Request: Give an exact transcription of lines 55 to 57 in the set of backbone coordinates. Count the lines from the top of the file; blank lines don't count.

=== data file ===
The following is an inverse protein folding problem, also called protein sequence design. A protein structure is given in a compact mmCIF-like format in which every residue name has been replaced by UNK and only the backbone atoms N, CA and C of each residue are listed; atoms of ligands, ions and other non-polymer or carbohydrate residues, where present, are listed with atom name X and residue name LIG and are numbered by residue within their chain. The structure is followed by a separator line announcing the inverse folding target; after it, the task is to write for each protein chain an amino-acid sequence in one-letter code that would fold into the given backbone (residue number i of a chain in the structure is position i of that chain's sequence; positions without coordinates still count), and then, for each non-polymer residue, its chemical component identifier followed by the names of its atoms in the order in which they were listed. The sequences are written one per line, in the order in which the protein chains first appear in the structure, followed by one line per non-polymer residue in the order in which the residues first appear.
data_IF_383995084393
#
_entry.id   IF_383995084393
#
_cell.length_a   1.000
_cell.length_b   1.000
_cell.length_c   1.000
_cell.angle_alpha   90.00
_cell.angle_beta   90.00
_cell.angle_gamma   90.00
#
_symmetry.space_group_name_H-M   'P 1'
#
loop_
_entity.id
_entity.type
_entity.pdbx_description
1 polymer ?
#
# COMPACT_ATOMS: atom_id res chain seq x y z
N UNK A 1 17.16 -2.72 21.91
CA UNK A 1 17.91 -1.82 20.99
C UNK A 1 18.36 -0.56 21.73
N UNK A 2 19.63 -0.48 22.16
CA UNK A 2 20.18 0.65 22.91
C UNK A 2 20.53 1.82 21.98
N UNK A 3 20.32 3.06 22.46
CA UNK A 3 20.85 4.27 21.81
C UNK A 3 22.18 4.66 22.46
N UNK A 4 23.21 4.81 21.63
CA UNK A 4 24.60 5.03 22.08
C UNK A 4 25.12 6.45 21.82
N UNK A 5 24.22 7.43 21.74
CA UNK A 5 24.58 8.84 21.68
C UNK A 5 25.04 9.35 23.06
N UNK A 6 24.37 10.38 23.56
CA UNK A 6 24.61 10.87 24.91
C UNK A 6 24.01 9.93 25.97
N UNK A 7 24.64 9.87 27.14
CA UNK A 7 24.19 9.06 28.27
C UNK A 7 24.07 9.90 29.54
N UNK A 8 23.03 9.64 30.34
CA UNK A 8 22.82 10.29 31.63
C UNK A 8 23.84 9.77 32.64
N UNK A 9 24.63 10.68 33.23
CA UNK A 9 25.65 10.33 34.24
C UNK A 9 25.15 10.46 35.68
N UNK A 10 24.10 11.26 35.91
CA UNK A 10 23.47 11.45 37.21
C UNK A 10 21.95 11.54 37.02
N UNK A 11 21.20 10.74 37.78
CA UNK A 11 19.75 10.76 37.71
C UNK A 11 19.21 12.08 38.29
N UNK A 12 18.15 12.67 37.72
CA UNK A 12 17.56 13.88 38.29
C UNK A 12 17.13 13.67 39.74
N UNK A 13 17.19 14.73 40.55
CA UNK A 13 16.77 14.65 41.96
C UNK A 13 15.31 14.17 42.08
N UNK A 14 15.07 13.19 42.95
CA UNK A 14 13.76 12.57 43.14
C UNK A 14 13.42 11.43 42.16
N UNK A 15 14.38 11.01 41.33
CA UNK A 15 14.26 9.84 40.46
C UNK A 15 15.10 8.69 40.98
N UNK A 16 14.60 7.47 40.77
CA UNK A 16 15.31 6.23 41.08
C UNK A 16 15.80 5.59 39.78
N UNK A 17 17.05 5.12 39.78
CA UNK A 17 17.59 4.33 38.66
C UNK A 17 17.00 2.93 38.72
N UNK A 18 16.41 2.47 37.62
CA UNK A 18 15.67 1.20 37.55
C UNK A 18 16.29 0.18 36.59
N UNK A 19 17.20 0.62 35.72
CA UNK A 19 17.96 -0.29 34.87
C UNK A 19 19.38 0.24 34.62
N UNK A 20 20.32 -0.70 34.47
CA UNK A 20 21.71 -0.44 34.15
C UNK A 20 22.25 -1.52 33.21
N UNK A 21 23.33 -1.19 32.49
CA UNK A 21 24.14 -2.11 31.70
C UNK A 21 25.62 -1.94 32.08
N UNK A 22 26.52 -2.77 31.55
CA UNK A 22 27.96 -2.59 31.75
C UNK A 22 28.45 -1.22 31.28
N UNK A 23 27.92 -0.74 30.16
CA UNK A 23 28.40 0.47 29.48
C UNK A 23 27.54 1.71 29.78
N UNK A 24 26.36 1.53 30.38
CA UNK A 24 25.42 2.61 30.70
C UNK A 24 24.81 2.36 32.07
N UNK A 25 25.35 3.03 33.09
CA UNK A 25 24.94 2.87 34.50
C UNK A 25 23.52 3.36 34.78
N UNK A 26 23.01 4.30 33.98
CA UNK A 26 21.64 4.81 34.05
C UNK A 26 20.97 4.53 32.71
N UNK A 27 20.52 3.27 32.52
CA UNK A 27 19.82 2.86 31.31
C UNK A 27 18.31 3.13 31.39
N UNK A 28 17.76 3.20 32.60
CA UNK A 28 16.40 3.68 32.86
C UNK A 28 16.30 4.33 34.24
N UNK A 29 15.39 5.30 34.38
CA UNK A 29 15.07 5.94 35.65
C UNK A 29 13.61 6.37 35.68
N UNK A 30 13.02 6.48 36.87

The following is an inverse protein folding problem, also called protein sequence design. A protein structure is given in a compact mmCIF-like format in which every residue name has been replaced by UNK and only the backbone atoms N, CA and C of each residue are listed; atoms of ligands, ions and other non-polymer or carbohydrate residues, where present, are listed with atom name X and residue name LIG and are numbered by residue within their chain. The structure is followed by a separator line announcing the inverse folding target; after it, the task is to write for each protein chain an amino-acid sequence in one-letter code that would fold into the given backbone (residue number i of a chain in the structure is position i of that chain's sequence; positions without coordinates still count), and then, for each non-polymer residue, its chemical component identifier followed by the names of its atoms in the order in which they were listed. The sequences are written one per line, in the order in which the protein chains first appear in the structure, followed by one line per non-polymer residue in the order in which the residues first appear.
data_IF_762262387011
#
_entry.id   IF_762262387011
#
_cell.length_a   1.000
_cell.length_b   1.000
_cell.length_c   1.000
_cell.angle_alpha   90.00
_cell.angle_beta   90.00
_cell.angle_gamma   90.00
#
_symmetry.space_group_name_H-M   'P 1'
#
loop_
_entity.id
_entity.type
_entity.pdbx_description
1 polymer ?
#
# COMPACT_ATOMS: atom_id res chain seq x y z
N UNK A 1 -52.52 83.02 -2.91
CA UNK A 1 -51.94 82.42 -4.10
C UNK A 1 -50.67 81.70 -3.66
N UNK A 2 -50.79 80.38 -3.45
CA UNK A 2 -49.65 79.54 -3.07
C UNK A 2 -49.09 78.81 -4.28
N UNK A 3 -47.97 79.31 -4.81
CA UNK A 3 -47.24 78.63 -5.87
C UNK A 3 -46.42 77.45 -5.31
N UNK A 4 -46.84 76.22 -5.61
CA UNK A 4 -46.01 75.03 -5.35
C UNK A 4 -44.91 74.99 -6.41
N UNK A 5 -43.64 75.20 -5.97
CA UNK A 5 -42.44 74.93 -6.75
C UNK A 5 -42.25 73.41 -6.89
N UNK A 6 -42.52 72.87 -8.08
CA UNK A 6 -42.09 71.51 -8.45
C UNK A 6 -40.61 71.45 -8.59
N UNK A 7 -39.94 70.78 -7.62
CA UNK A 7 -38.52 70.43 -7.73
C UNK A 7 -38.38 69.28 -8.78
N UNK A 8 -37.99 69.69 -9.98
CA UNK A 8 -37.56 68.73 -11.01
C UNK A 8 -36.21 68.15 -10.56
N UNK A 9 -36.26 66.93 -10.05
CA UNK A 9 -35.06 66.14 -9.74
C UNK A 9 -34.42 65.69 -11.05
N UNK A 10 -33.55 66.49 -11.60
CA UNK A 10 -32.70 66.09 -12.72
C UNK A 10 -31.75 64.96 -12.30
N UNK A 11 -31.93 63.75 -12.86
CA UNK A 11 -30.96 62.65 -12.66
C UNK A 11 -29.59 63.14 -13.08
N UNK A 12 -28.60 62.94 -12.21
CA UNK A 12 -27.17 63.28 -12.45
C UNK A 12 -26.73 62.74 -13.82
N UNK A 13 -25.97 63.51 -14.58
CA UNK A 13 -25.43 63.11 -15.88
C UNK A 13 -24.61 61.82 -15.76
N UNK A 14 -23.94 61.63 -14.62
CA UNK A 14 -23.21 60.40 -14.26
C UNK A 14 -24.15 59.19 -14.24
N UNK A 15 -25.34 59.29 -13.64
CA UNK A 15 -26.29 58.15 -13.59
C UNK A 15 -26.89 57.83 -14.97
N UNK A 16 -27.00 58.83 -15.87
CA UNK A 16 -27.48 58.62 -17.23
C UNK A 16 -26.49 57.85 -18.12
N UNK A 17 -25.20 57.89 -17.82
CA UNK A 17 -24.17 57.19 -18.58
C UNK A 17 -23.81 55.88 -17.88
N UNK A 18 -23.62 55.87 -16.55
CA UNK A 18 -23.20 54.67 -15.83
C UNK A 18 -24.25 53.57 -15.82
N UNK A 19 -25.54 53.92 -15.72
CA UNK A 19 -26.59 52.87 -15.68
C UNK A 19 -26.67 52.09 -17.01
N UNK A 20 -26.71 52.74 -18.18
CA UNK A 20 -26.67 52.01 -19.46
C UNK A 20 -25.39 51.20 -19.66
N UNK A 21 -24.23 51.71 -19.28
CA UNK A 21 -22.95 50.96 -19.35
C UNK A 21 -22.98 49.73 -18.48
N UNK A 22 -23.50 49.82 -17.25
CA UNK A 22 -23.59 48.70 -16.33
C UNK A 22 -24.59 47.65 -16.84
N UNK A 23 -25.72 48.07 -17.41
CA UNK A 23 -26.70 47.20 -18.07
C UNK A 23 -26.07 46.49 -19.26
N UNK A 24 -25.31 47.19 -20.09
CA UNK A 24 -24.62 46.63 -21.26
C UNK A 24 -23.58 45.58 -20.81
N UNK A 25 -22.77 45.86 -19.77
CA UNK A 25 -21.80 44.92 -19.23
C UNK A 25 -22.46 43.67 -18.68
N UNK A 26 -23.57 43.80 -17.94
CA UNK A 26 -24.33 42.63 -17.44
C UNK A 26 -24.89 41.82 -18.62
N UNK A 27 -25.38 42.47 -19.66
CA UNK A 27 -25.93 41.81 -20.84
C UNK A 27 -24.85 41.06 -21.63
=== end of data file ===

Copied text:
N UNK A 12 18.15 12.67 37.72
CA UNK A 12 17.56 13.88 38.29
C UNK A 12 17.13 13.67 39.74